Critically Endangered Sumatran Elephants: On the Verge of Extinction

Endangered Sumatran Elephant

Story at-a-glance -

  • Sumatran elephants’ greatest threat comes from habitat loss as forests are cleared for use in the pulp and paper industries and due to oil palm plantations
  • Over the last 2.5 decades, more than two-thirds of Sumatra’s forest has been cleared
  • With a population of just 2,400 to 2,800 remaining, this critically endangered species is quickly succumbing to poachers and habitat loss

By Dr. Becker

Sumatran elephants are the smallest of the Asian elephants, standing just five to nine feet at the shoulder. With a population of just 2,400 to 2,800 remaining, this critically endangered species is quickly succumbing to poachers and habitat loss.

The switch from “endangered” to the even worse “critically endangered” happened in 2012, after half of the elephants’ population was destroyed in one generation. Sumatran elephants are not known for their tusks, which are rarely very long on males and may be so short they appear hidden on females.

However, even a short tusk draws the attention of poachers looking to sell the ivory illegally. As a result, male Sumatran elephants are being increasingly targeted, with each death skewing the sex ratio further among the remaining animals, and interfering with breeding rates.

70 Percent of Sumatran Elephants’ Habitat Was Destroyed in One Generation

Aside from poachers, Sumatran elephants’ greatest threat comes from habitat loss. Native to lowland forest areas, particularly those close to rivers, the elephants were once widespread on Sumatra. Over the last 2.5 decades, however, more than two-thirds of the area’s forest has been cleared, largely for use in the pulp and paper industries and due to oil palm plantations.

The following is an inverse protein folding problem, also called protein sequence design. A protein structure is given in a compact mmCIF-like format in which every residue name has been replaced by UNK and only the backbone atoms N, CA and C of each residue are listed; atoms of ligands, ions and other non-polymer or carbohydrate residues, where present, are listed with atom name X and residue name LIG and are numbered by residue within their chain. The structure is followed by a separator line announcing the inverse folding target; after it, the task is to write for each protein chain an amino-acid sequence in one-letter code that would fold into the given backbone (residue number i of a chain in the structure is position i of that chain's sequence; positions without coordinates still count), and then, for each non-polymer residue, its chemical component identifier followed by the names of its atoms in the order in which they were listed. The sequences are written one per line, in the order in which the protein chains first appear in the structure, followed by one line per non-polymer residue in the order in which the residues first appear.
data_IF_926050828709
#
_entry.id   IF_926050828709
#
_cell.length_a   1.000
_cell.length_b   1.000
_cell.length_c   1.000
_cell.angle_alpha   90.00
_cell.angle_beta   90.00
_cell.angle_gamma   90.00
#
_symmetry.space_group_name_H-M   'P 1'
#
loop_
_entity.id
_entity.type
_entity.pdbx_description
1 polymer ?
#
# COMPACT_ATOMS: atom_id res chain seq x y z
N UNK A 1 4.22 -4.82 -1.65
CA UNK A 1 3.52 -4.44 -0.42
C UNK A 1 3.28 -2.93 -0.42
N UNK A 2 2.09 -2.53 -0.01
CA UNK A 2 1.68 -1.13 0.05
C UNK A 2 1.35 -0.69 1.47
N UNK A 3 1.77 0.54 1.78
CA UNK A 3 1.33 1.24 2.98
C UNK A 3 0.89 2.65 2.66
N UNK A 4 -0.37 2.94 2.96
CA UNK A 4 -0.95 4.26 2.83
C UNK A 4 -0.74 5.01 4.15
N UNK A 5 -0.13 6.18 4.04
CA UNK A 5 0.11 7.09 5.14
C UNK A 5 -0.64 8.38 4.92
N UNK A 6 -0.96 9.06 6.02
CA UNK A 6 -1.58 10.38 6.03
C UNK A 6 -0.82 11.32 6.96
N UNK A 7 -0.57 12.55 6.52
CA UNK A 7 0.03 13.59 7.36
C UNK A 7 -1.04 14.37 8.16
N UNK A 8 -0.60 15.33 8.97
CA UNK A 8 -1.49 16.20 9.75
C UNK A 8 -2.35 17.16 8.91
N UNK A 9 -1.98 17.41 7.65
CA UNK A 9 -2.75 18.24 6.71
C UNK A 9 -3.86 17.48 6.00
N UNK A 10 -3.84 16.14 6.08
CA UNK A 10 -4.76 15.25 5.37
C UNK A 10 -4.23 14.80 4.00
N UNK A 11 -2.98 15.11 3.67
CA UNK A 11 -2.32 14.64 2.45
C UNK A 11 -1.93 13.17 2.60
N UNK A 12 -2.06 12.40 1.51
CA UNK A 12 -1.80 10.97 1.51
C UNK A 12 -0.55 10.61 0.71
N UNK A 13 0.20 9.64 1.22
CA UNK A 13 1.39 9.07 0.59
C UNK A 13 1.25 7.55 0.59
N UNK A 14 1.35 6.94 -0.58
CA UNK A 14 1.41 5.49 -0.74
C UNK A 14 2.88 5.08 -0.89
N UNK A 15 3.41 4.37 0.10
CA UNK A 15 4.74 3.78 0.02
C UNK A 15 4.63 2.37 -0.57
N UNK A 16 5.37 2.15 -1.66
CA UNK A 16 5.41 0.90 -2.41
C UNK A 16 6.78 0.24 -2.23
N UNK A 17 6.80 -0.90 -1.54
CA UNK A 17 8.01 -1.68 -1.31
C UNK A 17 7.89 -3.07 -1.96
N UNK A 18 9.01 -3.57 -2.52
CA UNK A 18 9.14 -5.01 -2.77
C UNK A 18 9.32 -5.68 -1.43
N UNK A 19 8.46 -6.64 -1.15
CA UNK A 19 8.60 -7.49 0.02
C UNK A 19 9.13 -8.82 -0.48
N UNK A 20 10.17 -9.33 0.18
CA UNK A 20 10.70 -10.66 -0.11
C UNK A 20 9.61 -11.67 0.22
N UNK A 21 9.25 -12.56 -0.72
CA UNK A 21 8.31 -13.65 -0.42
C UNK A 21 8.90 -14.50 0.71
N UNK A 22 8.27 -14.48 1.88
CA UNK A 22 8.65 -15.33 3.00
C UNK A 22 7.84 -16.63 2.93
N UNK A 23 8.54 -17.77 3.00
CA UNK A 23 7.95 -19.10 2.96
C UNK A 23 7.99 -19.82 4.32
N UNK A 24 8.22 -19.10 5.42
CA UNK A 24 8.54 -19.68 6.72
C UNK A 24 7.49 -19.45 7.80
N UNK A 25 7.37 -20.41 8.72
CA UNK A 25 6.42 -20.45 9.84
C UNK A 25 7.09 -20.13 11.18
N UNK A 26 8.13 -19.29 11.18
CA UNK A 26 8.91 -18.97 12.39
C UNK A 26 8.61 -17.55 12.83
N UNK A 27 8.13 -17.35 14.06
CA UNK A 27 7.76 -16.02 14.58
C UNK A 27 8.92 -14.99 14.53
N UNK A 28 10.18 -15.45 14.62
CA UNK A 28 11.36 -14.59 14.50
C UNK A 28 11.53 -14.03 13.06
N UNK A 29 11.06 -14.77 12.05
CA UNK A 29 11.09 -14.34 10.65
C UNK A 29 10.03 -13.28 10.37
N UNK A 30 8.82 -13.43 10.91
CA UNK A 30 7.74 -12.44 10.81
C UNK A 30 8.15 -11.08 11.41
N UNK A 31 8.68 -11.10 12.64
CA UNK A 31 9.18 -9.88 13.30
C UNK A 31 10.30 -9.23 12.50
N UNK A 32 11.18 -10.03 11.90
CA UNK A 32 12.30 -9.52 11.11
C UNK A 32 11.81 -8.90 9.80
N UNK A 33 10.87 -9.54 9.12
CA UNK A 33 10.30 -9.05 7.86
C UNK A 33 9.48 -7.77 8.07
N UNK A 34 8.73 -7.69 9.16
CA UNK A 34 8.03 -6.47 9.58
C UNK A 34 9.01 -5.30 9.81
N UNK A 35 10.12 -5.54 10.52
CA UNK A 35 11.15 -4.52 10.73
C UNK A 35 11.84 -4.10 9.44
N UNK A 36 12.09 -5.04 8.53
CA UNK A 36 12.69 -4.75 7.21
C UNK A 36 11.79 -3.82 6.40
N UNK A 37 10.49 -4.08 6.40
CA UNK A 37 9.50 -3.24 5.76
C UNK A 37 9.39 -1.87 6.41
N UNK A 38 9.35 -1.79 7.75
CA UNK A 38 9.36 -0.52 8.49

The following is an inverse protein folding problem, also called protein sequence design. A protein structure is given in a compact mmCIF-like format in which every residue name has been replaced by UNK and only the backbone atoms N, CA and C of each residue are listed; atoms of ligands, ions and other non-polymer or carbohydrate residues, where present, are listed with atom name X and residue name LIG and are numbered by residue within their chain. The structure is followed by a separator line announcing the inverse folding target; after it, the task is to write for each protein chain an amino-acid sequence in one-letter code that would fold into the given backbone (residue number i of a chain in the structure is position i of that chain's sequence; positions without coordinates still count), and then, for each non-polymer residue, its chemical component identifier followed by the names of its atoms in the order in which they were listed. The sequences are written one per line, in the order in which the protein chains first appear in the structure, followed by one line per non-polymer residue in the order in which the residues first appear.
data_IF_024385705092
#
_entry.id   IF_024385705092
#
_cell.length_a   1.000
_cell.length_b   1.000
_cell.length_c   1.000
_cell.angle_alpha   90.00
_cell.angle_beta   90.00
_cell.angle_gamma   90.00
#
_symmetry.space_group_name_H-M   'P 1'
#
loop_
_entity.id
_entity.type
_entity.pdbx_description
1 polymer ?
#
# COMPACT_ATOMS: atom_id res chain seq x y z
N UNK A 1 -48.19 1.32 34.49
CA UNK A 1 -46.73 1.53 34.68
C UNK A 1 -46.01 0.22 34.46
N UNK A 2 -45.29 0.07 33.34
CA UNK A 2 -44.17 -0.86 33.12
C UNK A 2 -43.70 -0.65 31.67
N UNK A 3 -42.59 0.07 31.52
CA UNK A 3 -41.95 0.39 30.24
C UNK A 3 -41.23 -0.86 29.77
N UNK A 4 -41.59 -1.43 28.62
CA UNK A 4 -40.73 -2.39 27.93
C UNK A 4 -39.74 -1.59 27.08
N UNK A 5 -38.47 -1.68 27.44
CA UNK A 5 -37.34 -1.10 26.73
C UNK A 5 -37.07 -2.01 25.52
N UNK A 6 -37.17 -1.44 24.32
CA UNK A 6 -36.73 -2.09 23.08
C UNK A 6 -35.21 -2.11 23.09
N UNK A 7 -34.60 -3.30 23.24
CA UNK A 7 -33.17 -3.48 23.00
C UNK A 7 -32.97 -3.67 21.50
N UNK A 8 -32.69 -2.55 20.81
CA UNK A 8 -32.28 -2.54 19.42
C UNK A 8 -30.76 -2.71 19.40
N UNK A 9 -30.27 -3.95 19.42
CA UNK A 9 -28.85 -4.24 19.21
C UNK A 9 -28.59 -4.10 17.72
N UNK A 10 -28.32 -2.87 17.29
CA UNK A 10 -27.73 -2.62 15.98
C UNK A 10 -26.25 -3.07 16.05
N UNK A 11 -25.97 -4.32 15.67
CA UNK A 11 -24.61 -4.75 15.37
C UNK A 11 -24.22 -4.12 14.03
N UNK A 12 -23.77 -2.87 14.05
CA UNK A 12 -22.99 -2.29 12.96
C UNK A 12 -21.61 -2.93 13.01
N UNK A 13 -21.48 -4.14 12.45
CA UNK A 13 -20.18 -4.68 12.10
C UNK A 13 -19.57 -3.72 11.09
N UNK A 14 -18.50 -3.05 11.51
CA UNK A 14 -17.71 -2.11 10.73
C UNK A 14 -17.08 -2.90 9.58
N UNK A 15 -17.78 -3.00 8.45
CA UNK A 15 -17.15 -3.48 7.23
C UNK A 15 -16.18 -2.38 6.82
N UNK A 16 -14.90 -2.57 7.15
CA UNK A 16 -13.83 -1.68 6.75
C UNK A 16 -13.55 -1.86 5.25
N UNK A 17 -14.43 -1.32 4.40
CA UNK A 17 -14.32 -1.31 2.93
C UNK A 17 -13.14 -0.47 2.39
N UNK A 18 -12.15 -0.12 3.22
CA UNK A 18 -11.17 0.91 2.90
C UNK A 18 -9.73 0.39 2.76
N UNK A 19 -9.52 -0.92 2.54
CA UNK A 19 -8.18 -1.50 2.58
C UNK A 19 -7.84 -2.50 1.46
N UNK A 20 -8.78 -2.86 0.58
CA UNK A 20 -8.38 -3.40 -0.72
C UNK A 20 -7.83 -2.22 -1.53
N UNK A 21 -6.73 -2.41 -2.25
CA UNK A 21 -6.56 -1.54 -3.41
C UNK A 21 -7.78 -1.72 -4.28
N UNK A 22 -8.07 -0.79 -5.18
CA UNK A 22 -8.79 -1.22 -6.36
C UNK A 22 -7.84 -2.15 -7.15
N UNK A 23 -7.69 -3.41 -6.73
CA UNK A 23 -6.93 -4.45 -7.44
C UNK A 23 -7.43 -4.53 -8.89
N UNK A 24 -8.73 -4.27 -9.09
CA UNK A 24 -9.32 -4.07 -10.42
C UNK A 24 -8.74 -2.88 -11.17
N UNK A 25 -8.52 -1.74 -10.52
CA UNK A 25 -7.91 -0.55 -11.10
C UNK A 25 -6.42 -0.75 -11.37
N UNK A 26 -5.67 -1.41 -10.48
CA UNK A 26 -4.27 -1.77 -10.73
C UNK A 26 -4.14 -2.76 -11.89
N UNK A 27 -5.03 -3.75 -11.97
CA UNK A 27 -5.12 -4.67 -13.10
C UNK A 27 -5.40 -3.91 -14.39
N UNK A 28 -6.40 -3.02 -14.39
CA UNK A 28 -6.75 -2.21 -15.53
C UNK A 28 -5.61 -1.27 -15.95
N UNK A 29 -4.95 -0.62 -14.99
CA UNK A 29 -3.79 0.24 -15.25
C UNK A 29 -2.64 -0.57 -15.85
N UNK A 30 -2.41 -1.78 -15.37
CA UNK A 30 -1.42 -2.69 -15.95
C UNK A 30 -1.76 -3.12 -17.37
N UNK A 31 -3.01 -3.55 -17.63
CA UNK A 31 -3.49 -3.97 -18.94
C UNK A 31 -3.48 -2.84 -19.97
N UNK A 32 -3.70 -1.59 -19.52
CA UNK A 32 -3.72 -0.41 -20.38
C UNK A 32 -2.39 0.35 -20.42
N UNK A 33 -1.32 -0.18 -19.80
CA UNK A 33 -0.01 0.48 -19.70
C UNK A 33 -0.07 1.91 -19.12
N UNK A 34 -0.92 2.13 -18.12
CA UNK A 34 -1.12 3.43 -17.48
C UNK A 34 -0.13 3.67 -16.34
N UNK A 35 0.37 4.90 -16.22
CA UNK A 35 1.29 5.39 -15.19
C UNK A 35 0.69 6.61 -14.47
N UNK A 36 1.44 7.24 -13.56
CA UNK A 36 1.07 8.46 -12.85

In just one generation alone, 70 percent of Sumatran elephants’ habitat was destroyed. As their natural habitat shrinks, the elephants are forced to move closer to humans. This often results in human-elephant conflicts as the animals raid crops, trample homes, and sometimes even hurt or kill local residents.

Residents, in turn, may seek revenge by poisoning or shooting the elephants. The infographic below, created by Discovery News, shows the endangerment cycle facing Sumatran elephants.1 Asian species expert Dr. Barney Long noted:2

“Unless deforestation on the island of Sumatra is halted, we could possibly see the Sumatran elephant be restricted to just a few remote populations within our lifetimes.”

Sumatran Elephant Infographic

 

Source: Discovery News February 16, 2015

Sumatran Elephants Help Forests to Thrive

Every species plays an important role in its surrounding ecosystem, and Sumatran elephants are no different. According to the World Wildlife Fund (WWF):3

Sumatran elephants feed on a variety of plants and deposit seeds wherever they go, contributing to a healthy forest ecosystem. They also share their lush forest habitat with several other endangered species, such as the Sumatran rhino, tiger, and orangutan, and countless other species that all benefit from an elephant population that thrives in a healthy habitat.”

Sadly, the majority (85 percent) of the elephants’ remaining habitat is not protected and at risk of being converted for agricultural purposes. WWF is working to secure healthy forests for the animals, with one protected area established in 2004. They noted:4